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Hawaii may be a long way from Garland County, but when it comes to honoring fallen soldiers from the Vietnam War one resident of the Aloha State doesn't see distance or time as an obstacle.

Janna Hoehn, of Maui, Hawaii, has been working for the last six years with the "Faces Never Forgotten" project of the Vietnam Veterans Memorial Fund to locate photos to go with every name listed on the Vietnam Veterans Memorial Wall in Washington, D.C., to be displayed on a virtual "Wall of Faces."

"Out of 58,315 photos needed we are down to needing only 4,766 as of (Monday)," Hoehn told The Sentinel-Record. "The state of Arkansas had 595 young men who died in Vietnam, and we are needing 145 more photos."

Two of the fallen soldiers still needing photos are from Garland County, she said. They are Joe Hibbler Jr., born 1948, died 1968; and James V. Lloyd, born 1939, died 1970. Both are reportedly from Hot Springs.

"If anyone is related, a friend or a classmate to any of the young men on the list I would very much appreciate hearing from you," she said. "Even if you don't have a photo but know which school any of these young men attended, it would be so helpful. We need to obtain a photo of every single Fallen Hero whose names are etched on The Wall."

Hoehn, a 28 year resident of Hawaii, said she first got interested in the project when she and her husband visited Washington, D.C., eight years ago and she made a rubbing of a random name from the wall, "even though I never knew anyone killed in Vietnam."

After she returned home, she researched the soldier in an attempt to locate his family so she could send them her etching in the event they had never been able to go to the Wall. She tried for six months but couldn't find any family, she said, so she turned to her cousin, "our family historian," who was able to track down a college photo of the soldier.

Two years later, she saw a local news story about the "Faces Never Forgotten" project and sent in the photo she had. Five days later, she got an email from Jan Scruggs, founder and president of the Vietnam Wall, thanking her for the photo, which is the first they had received of the soldier.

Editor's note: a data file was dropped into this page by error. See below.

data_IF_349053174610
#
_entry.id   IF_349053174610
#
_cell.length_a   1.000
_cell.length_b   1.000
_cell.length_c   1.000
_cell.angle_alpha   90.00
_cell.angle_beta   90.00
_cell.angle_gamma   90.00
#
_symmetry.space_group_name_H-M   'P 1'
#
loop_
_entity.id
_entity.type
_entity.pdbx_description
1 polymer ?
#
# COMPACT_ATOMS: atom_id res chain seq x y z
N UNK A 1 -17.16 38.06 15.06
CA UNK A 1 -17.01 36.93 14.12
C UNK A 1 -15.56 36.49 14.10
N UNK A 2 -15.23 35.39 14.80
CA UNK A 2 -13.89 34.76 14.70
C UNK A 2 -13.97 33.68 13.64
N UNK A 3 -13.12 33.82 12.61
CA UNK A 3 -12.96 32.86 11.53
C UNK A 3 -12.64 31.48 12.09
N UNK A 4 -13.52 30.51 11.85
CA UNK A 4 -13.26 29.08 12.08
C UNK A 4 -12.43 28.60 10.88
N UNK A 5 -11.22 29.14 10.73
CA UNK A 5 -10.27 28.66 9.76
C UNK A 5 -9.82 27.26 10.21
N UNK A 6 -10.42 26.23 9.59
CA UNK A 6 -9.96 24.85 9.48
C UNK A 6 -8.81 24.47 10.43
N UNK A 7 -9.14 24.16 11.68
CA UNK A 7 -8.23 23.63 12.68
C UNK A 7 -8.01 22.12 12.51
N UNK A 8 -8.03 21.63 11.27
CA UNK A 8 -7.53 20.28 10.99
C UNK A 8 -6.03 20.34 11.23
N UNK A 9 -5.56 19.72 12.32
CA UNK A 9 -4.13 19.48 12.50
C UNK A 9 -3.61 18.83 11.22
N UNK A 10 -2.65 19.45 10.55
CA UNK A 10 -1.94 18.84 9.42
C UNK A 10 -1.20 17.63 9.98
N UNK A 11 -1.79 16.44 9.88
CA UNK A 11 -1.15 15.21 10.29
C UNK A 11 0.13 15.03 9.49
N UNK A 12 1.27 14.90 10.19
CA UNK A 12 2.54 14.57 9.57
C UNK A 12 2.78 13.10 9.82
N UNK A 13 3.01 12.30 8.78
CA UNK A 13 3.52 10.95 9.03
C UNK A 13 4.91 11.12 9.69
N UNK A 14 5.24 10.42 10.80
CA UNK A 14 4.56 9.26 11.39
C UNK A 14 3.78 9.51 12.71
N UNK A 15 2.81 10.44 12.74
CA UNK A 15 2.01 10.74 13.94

Scruggs asked Hoehn if she could help find photos for the 42 fallen soldiers from the Maui area. "I replied, 'It would be an honor.' I have always hoped I could do something for the Vietnam veterans as the way they were treated when they returned was disgraceful. Here was my chance."

She said she thought it would be an easy project since Maui is so small, but it proved more daunting than expected. She found 10 by combing phone books and calling relatives, a few more by searching high school yearbooks, three more by searching obits in the library, before finally making an appeal to the Maui News, which printed a front-page article about her efforts.

"I started receiving calls from all over the United States sending me photos," she said. "I was unaware how many people read the Maui News online." The newspaper continued running updates on her progress until about six months later she had located photos of all 42 soldiers.

"Once I had all the photos I decided I did not want to keep this to myself. I needed to share it with Maui County. I had a display made with all 42 photos, I take it all over Maui giving presentations to high schools, libraries and civic groups. It has been very well received," she said.

She went on to find all five soldiers needed from her childhood home of Hemet, Calif., and soon began searching for all the soldiers from California and then moved on to other states with more than 500 newspapers from 19 states running stories. "The response has been amazing," Hoehn said, noting she has collected 5,000 photos since 2011, taking one state at a time, moving west to east.

"I have helped complete the states of Montana, Oregon, Idaho, Nevada, Washington, Utah, Colorado, South Dakota, Alaska, Idaho, Kansas and Hawaii, and we are very close on several others," she said.

All of the photos will be featured on the "Wall of Faces" online memorial on the Vietnam Veterans Memorial Fund website, as well as in the future Education Center that will be adjacent to the Vietnam Wall in Washington, D.C.

Anyone with photos or information about Hibbler or Lloyd can submit them to Hoehn at neverforgotten2014@gmail.com. For more information about the Education Center or to make a donation to help build the center, visit http://www.vvmf.org/thewall.

Local on 10/15/2017

Print Headline: Never forgotten Hawaiian woman seeks photos of fallen soldiers

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